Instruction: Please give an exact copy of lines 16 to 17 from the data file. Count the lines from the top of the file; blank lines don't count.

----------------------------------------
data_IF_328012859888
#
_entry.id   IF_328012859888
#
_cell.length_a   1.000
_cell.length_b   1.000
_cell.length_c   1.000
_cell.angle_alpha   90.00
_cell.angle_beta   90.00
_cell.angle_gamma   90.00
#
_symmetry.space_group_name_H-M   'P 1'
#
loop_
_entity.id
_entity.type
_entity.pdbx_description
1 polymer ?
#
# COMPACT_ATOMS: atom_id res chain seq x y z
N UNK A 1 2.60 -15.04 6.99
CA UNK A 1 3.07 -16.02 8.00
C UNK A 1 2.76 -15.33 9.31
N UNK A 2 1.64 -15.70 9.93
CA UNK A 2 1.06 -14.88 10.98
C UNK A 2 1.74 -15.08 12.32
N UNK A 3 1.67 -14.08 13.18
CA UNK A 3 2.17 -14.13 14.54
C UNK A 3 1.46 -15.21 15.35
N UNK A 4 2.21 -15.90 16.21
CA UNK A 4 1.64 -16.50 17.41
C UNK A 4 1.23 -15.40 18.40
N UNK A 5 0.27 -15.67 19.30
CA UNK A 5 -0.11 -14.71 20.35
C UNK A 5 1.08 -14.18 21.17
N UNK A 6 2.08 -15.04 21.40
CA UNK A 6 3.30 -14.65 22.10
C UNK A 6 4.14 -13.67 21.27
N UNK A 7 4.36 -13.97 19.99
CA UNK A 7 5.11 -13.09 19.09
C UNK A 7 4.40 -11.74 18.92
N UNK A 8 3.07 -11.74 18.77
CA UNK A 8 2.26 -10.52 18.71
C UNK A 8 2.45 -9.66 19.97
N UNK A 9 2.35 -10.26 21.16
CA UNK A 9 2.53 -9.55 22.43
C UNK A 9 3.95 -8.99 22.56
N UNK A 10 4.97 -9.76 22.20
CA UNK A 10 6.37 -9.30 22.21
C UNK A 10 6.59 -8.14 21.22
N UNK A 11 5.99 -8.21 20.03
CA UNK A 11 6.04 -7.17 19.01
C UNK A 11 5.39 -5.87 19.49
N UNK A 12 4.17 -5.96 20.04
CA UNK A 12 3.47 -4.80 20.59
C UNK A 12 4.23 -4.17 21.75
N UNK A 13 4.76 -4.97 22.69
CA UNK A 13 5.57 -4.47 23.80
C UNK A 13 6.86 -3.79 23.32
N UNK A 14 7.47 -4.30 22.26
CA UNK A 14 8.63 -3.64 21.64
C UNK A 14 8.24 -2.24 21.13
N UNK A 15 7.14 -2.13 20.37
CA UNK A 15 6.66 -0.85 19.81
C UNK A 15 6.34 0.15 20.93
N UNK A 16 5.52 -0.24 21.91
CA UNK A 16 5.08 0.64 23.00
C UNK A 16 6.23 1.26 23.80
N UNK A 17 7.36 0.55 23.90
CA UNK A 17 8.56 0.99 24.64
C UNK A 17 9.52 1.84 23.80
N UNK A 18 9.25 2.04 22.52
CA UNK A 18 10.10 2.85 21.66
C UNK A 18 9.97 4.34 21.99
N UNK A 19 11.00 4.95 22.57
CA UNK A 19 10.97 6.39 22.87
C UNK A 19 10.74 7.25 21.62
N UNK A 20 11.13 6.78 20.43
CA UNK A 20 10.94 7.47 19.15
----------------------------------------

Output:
_entity.type
_entity.pdbx_description